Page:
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Thursday Complexity Post
February 12, 2015

What Makes a Better Team? More Women        

The teams with the smartest members aren't necessarily the smartest teams.


Researchers who teamed up with Alex Pentland and Nada Hashmi of MIT grouped 697 volunteers into teams with two to five members and studied how they performed several short tasks that required such common skills as logical analysis, brainstorming, planning, coordination and moral reasoning. Volunteers took individual IQ tests, but teams with the highest average IQs weren't necessarily the most successful. Nor were the teams with most extroverts nor the most highly motivated members.


The most successful teams with the best collective intelligence, it turned out, had three characteristics. Their members contributed equally to group discussions rather than having a few members who dominated. Teams with more women outperformed teams with more men. And the most successful teams had members who scored highest on a test called Reading the Mind in the Eyes. That test is designed to measure how well people can read emotional states by looking at facial images that only show the eyes. The study is described in a New York Times story by researchers Anita Woolley, Thomas W. Malone, and Christopher F. Chabris.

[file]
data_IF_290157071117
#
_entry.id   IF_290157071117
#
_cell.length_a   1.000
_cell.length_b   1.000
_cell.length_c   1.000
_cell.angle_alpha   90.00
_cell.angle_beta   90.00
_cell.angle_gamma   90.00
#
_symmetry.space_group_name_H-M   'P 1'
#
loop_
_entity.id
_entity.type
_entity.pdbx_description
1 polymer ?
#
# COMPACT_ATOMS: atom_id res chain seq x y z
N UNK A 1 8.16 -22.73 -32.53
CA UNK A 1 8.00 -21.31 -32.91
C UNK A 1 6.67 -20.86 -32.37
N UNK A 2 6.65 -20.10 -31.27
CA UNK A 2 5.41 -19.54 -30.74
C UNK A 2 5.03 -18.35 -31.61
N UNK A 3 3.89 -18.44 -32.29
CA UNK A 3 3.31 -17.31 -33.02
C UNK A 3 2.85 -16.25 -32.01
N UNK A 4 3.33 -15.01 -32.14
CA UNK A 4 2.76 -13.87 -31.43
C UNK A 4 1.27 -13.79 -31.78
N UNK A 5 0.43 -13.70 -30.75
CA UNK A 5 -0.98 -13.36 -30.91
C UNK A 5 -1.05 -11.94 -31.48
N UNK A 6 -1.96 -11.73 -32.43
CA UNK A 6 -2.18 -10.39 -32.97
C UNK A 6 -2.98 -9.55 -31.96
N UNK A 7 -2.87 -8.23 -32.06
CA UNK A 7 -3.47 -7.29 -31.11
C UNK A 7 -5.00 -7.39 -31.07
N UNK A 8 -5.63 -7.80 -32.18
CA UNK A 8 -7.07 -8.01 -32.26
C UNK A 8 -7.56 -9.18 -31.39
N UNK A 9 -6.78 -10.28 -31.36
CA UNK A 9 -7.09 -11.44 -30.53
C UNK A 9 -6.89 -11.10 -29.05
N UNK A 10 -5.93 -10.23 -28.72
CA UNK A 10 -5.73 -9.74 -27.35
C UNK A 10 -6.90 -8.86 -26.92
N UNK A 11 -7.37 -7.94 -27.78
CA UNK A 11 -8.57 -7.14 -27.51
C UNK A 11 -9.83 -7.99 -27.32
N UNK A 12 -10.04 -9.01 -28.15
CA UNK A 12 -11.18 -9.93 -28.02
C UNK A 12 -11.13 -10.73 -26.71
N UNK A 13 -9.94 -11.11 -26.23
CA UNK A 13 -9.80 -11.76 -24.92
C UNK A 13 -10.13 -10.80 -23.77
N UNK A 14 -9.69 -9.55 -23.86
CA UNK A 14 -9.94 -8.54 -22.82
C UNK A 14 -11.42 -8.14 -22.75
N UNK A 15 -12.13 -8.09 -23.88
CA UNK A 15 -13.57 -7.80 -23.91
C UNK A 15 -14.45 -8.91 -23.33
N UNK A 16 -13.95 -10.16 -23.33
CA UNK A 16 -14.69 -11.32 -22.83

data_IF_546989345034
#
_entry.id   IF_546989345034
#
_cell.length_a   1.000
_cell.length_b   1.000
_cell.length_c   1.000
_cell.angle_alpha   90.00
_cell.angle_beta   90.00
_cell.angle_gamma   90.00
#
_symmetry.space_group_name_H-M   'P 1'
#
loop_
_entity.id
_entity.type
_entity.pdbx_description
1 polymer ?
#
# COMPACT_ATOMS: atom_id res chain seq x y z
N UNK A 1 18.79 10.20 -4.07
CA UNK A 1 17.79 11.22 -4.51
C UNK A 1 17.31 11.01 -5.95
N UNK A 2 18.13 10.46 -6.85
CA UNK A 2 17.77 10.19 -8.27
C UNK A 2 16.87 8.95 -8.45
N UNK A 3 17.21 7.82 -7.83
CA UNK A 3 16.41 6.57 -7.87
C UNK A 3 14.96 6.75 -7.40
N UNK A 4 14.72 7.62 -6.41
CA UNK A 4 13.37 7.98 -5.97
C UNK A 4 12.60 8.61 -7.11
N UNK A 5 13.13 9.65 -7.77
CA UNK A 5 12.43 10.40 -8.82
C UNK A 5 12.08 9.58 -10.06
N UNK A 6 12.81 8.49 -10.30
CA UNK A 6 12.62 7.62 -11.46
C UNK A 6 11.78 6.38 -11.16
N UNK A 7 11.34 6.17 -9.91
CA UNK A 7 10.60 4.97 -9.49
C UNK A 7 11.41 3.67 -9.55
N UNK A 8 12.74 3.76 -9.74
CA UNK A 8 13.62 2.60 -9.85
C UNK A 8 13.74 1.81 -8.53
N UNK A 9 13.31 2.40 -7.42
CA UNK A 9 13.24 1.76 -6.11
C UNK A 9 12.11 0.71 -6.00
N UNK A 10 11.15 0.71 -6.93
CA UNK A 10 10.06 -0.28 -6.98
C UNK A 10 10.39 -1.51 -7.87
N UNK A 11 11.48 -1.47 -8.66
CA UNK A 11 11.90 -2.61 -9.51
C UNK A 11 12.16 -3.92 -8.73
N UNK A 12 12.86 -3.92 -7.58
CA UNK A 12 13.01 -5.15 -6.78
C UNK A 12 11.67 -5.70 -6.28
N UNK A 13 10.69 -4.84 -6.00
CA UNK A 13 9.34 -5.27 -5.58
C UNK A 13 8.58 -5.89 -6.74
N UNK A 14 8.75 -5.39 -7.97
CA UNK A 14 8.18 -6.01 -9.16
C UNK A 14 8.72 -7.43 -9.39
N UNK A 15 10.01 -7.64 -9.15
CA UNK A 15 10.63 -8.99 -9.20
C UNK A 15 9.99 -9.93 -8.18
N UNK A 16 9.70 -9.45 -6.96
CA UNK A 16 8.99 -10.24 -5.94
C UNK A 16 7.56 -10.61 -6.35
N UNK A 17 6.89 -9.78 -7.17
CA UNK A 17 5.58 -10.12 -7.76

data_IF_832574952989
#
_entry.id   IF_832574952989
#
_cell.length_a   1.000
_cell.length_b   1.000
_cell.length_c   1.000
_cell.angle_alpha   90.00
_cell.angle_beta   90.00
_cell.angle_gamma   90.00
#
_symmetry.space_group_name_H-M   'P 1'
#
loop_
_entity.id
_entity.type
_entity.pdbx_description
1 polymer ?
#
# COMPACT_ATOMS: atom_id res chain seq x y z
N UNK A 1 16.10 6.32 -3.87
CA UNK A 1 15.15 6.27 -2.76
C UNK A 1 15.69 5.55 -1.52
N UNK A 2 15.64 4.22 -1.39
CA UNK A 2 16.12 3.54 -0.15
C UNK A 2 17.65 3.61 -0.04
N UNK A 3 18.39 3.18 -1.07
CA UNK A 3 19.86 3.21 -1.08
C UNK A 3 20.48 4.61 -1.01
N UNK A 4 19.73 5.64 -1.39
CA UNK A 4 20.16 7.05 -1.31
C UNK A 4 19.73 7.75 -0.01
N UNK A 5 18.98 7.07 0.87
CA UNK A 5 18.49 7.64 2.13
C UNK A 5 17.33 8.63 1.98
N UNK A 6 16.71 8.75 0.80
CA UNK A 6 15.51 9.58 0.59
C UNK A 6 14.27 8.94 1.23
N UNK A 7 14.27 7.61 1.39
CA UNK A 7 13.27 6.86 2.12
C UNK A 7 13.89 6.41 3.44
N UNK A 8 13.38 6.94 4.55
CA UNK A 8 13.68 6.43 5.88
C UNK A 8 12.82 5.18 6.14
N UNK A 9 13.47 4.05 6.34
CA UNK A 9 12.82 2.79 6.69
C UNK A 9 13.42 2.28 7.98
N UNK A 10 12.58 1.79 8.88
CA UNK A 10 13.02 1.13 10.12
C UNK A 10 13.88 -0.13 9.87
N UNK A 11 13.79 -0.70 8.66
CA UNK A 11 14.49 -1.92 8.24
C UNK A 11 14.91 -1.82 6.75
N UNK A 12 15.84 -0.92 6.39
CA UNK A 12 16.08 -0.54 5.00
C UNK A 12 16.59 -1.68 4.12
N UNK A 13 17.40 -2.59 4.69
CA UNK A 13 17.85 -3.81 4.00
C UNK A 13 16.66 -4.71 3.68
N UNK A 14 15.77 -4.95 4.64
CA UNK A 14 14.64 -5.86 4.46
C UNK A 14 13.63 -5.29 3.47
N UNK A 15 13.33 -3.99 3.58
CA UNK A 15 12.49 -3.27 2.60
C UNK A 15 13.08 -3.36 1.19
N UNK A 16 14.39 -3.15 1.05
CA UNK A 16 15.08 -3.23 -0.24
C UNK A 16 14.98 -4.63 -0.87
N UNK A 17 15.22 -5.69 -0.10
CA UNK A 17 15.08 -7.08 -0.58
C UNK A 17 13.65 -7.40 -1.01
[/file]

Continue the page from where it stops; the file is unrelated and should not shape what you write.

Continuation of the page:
An Atlantic story by Derek Thompson stresses the importance empathy and social sensitivity. Generally, the story says, women outperform men on the Eyes test, which helps explain why teams with more women tend to have higher collective intelligence. Elements of that trait include an ability to read complex emotions and skill at interpreting nonverbal clues.


Interestingly, another study showed that good collective intelligence is just as important for teams working virtually as it is for teams working face to face. A study by Woolley, Malone, Chabris, David Engel and Lisa X. Jing in PLoS One examined teams that worked together face to face and teams that worked virtually. Emotion reading skill was just as important in the success of online teams. The other characteristics that helped in person teams-frequent good quality conversation and equal participation-also were crucial online.


Henri Lipmanowicz and Keith McCandless wrote the book The Surprising Power of Liberating Structures and created the Liberating Structures website, which describes simple methods to improve the way we meet, interact and collaborate. Lipmanowicz says the use of Liberating Structures (LS) can help people learn the communication, participation and emotion reading skills that create good teamwork. While traditional paths to learning these skills is slow, expensive and unreliable,  Lipmanowicz says, people who experience using LS can learn them quickly.


Are you skilled at reading emotions? Take the Reading the Mind in the Eyes test here. Read some thoughts on the test here.  



Share your thoughts on this post on the Complexity Matters blog.  



Remember PlexusCalls!



Healthcare PlexusCalls   

Wednesday, February 18, 2015  1:00PM Eastern

Community Mobilization: A Necessary Strategy for Addressing Critical Health Problems